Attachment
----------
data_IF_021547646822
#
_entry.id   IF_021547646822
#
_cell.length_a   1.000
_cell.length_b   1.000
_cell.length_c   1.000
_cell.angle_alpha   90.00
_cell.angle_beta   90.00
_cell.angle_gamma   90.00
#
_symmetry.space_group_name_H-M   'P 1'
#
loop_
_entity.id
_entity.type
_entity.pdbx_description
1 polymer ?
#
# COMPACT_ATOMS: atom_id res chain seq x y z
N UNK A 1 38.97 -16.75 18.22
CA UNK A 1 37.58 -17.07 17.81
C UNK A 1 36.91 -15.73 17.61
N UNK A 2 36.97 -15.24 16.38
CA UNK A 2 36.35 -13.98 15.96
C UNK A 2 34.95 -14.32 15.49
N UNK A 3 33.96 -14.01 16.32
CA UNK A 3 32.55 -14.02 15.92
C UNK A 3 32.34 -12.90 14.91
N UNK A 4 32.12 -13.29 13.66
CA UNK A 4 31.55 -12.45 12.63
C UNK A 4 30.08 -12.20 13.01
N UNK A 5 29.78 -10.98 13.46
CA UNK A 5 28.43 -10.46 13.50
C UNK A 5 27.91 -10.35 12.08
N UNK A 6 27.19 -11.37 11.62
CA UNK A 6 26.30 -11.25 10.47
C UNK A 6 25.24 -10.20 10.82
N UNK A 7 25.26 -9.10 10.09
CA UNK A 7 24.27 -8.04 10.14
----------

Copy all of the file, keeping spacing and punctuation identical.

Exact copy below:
data_IF_021547646822
#
_entry.id   IF_021547646822
#
_cell.length_a   1.000
_cell.length_b   1.000
_cell.length_c   1.000
_cell.angle_alpha   90.00
_cell.angle_beta   90.00
_cell.angle_gamma   90.00
#
_symmetry.space_group_name_H-M   'P 1'
#
loop_
_entity.id
_entity.type
_entity.pdbx_description
1 polymer ?
#
# COMPACT_ATOMS: atom_id res chain seq x y z
N UNK A 1 38.97 -16.75 18.22
CA UNK A 1 37.58 -17.07 17.81
C UNK A 1 36.91 -15.73 17.61
N UNK A 2 36.97 -15.24 16.38
CA UNK A 2 36.35 -13.98 15.96
C UNK A 2 34.95 -14.32 15.49
N UNK A 3 33.96 -14.01 16.32
CA UNK A 3 32.55 -14.02 15.92
C UNK A 3 32.34 -12.90 14.91
N UNK A 4 32.12 -13.29 13.66
CA UNK A 4 31.55 -12.45 12.63
C UNK A 4 30.08 -12.20 13.01
N UNK A 5 29.78 -10.98 13.46
CA UNK A 5 28.43 -10.46 13.50
C UNK A 5 27.91 -10.35 12.08
N UNK A 6 27.19 -11.37 11.62
CA UNK A 6 26.30 -11.25 10.47
C UNK A 6 25.24 -10.20 10.82
N UNK A 7 25.26 -9.10 10.09
CA UNK A 7 24.27 -8.04 10.14